A cacophony of hissing Tesla coils and whirring remote control helicopters filled the Thayer School of Engineering’s MacLean Atrium on Thursday afternoon. Undergraduate students, professors and community members, including wide-eyed Boy Scouts, gathered around displays to learn about the inventions and legacy of Nikola Tesla at the Tesla Tech Fair.
The event featured a panel discussion highlighting Tesla’s impact on modern society and exhibits by community members.
The panel focused primarily on the technical aspects of Tesla’s inventions and the life of the inventor.
Panelist Bernard Carlson, a history professor at the University of Virginia, who wrote “Tesla: Inventor of the Electrical Age,” said that Tesla’s life was defined by extraordinary vision, imagination and a tension between the ideal and the illusion of science and technology.
“Tesla believed that there was a fundamental principle behind everything that needed to be found in order to create a perfect invention,” Carlson said.
Tesla’s belief in the ideal explanation often conflicted with reality, because not everyone could understand what he intended for inventions. Tesla was forced to offer approximations, or “an illusion of what an invention was or could be,” he said.
Born in Croatia in 1856, Tesla developed a strong sense of creativity and determination as a means to cope with his persistent childhood nightmares.
“His driving force was that if he could imagine it, then he wanted to see it in the real world,” Carlson said.
Fellow panelist David Perreault, an electrical engineering professor at the Massachusetts Institute of Technology, said this persistence led to a lifetime of scientific achievement. Tesla has more than 270 patents in his name.
Although Tesla was responsible for a wide array of inventions and ideas, his work most strongly contributed to rotating magnetic fields and high frequency tuning and resonance. His primary achievements included the development of the polyphase alternating current system of power transmission, the Tesla coil for generating high frequency electricity and functional remote control systems, Perreault said.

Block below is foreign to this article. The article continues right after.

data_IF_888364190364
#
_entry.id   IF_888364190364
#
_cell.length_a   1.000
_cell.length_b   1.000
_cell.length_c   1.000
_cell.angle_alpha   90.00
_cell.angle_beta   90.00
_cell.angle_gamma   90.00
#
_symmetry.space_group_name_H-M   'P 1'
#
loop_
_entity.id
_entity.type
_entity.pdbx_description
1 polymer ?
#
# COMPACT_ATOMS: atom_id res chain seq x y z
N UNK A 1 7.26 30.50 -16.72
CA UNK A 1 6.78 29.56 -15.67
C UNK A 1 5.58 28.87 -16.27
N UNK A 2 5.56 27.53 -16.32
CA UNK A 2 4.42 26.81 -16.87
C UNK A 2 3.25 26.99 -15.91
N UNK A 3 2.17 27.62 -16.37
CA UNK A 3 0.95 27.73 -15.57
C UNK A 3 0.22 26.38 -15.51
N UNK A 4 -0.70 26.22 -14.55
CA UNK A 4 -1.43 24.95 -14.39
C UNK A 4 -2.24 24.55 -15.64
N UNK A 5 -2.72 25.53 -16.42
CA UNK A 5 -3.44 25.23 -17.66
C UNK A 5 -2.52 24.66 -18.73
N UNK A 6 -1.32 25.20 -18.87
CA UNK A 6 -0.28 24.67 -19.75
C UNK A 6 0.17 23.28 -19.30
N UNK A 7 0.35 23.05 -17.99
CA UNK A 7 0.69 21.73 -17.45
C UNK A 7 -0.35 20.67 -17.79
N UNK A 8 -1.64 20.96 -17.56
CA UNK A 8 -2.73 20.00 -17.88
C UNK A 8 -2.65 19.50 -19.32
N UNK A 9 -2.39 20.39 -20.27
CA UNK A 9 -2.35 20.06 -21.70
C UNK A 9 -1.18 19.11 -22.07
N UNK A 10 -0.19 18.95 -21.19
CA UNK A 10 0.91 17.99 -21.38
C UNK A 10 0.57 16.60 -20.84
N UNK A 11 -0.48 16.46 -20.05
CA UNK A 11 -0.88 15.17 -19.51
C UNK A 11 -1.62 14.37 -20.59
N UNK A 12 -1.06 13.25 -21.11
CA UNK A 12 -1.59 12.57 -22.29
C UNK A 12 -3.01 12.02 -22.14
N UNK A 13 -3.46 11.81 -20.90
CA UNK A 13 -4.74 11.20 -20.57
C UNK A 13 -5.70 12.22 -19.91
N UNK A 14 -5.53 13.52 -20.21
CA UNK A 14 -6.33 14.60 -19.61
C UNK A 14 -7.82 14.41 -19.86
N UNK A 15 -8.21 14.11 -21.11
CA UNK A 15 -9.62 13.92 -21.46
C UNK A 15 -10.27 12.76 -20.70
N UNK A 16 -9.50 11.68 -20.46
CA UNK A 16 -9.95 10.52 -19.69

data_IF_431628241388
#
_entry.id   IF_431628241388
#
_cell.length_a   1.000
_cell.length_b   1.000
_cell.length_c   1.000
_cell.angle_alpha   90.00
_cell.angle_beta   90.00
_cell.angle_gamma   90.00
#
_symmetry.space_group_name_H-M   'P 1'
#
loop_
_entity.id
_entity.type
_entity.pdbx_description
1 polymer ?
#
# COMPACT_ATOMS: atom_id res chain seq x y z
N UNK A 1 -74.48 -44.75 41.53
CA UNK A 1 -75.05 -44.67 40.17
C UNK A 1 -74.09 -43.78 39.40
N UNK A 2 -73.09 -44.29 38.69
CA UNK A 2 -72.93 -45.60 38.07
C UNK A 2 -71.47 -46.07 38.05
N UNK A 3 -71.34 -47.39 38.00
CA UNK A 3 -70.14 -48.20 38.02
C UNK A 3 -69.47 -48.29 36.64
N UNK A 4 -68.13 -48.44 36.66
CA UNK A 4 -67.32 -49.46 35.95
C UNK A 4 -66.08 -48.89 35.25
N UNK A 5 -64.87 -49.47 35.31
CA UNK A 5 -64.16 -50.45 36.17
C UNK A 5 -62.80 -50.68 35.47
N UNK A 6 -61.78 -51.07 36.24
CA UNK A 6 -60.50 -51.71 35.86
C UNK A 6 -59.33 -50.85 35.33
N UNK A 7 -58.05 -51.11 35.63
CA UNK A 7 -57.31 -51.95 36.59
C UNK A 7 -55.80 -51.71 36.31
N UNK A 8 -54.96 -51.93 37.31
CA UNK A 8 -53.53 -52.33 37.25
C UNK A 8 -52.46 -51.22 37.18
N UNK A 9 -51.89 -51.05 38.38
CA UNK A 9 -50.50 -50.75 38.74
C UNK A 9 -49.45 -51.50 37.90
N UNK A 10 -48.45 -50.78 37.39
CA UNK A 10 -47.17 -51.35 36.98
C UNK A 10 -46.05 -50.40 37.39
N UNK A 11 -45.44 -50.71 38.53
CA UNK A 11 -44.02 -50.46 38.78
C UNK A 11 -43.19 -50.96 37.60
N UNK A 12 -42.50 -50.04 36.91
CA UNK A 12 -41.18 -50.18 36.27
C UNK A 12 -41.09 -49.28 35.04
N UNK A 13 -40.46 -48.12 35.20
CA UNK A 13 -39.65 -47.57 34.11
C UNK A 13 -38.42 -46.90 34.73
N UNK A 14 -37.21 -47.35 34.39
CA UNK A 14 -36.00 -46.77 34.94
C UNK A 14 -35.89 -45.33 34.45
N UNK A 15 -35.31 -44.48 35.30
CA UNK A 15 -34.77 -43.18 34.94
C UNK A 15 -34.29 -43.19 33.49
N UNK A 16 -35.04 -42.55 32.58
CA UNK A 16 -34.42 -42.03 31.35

These inventions have had a broad and varied impact. The alternating current system serves as the basis for the U.S. power grid as well as remote control technology, which is applied for a range of uses including military drones. Tesla’s legacy continues to inspire engineers across the world, Perreault said.
“Tesla was a person who thought big and worked hard,” he said. “He contributed significant amounts and didn’t let the naysayers stop him.”
The event aimed to include multiple disciplines to highlight Tesla’s background and achievement, lead organizer and engineering professor Charles Sullivan said. At the event, exhibits displayed student applications of Tesla’s work, including wireless phone chargers, alternating current power systems and induction motors.
Kathryn Waychoff ’16 said she enjoyed the multidisciplinary environment.
“I think it’s really cool that we’re bringing history and art to engineering,” she said. “I think a lot of times engineers are downplayed. This makes it look really fun.”
The fair was scheduled to occur in conjunction with “Tesla in New York,” an opera that will premiere at the Hopkins Center this weekend. The opera focuses on Tesla’s genius and his struggle to distinguish between science and magic.
The fair was co-sponsored by the Hopkins Center and Thayer as part of Dartmouth’s Year of the Arts initiative.